German-Israeli singer charged for lying about alleged antisemitic incident

German-Israeli singer Gil Ofarim said he was subjected to antisemitic discrimination, but doubts were raised about his account.

 Gil Ofarim im Kieler Max Nachttheater, 2018. (photo credit: Wikimedia Commons)
Gil Ofarim im Kieler Max Nachttheater, 2018.
(photo credit: Wikimedia Commons)

A public prosecutor’s office has charged the German-Israeli singer who said he was denied service at a hotel in Leipzig for wearing a Star of David pendant with false accusation and slander.

But as of now, Gil Ofarim is set to star this week as a disciple of Jesus in a musical TV special about the last days of Jesus’ life.

Ofarim, 39, was indicted on March 31 by the Leipzig public prosecutor’s office. It is now up to the Leipzig Regional Court to decide whether to proceed with a trial.

At issue are Ofarim’s claims that an employee of Leipzig’s Westin Hotel insulted him on Oct. 4, 2021, refusing to give him a room because he was wearing a visibly Jewish symbol. Ofarim posted his own video to social media purporting to show the incident.

The accusation went viral, and Jews and others protested outside the hotel on his behalf. The employee was temporarily suspended.

A Star of David necklace. (credit: PIXABAY)A Star of David necklace. (credit: PIXABAY)

It wasn’t long before doubts were raised about Ofarim’s account. The hotel shared its own security camera footage with German news media: In it, there was no star of David pendant to be seen around Ofarim’s neck. The online publication Bunt.de included the security video in a recent report.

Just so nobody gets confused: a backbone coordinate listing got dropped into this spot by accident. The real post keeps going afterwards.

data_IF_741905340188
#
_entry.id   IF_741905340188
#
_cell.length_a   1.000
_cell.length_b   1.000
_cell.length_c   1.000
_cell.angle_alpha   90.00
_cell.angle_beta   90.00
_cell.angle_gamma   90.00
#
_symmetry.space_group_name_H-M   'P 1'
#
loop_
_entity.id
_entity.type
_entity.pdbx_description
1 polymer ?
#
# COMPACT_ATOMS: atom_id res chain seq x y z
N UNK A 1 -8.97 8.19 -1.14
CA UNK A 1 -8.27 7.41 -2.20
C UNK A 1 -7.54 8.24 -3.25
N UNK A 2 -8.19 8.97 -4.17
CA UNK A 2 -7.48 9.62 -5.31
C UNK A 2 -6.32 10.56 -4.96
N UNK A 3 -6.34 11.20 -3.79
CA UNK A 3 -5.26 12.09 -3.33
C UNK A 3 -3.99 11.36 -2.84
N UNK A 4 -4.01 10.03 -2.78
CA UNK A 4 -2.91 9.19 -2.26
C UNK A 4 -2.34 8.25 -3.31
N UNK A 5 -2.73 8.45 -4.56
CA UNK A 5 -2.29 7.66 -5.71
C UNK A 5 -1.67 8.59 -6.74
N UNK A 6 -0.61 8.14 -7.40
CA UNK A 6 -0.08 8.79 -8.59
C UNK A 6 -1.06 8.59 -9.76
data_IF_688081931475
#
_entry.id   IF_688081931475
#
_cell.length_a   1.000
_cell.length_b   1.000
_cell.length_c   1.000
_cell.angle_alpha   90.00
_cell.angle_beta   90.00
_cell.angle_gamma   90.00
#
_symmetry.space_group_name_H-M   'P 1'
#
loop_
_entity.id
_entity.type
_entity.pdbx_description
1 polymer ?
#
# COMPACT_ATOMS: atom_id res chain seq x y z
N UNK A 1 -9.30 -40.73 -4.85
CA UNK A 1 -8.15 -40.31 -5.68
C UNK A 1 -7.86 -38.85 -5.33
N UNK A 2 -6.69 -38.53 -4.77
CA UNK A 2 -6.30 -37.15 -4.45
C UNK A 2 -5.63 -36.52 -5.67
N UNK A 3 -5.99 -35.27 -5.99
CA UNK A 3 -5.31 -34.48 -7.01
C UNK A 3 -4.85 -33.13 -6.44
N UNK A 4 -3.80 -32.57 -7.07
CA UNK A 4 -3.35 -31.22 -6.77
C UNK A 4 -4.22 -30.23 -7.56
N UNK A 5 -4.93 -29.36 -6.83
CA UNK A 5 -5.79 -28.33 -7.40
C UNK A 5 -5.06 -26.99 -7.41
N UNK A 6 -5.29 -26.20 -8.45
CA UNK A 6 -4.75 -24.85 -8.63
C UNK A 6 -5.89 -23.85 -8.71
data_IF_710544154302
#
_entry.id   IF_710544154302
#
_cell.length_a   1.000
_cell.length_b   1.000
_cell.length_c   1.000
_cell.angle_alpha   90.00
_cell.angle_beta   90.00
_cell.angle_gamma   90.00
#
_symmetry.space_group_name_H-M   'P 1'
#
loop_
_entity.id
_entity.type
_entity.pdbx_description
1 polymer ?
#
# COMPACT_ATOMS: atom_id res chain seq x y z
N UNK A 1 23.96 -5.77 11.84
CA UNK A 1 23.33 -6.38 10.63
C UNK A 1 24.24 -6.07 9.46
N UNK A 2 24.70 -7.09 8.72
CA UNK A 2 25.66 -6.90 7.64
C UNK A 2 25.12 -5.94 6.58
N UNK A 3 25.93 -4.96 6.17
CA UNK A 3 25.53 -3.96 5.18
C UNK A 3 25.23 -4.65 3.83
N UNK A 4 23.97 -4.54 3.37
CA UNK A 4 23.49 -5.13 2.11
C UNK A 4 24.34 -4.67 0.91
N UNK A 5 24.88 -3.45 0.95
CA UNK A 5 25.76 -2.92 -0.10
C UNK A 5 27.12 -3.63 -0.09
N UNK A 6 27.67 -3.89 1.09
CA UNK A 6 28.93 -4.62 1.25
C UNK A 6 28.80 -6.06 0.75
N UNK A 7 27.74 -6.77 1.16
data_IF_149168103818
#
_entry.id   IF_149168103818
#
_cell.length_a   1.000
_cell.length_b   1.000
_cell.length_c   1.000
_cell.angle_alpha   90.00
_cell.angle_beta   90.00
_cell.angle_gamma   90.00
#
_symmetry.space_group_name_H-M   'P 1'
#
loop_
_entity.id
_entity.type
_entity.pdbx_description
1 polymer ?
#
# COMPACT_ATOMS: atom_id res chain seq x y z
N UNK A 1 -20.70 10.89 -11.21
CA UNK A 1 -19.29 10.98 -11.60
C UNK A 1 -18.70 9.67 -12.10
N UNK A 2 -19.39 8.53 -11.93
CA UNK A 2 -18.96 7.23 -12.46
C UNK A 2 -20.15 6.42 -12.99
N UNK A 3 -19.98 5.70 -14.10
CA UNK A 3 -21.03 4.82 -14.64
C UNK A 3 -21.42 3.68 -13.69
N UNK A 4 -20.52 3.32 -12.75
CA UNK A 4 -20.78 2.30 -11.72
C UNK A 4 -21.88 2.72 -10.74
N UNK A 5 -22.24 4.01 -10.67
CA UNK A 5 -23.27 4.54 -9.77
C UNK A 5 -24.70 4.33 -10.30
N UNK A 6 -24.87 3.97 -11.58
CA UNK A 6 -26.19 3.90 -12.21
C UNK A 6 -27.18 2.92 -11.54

The pop musician responded to the German tabloid newspaper Bild at the time that he didn’t remember if the pendant had been over or under his shirt, but he claimed: “it’s about being Jewish in general.”

After a months-long investigation, the state prosecutor found Ofarim’s accusations to be spurious. They dropped their investigation of the hotel employee on March 31, and then turned around and filed charges against Ofarim.

They alleged that Ofarim had posted his video knowing he would damage the reputation of the hotel employee in question. They said Ofarim had lied when reporting the incident to police, and that – when the employee then sued him for defamation – Ofarim countersued despite knowing that his accusations were false.

The incident has prompted more antisemitism, according to Felix Klein, Germany’s commissioner on antisemitism. Speaking to the dpa news wire in January, he said that as doubts were raised about Ofarim’s account, “It coursed through social media: ‘The Jew lies’…The whole thing has been damaging.”

After charges were filed against Ofarim on March 31, the governor of the state of Saxony, Michael Kretschmer, said Ofarim had not only discredited those he accused, but also “damaged the Jewish community.”

According to dpa, Kretschmer said it was “shocking and deeply despicable” to misuse the charge of antisemitism “for false statements and slander.” He said an apology was in order, from Ofarim and all those who prejudged the hotel and its employee.

Whatever his next legal move may be, Ofarim is still on board to star in The Passion, a “modern” retelling of the Easter story, complete with contemporary pop songs, on Friday. The RTL TV broadcaster said it was presuming Ofarim’s innocence in the case.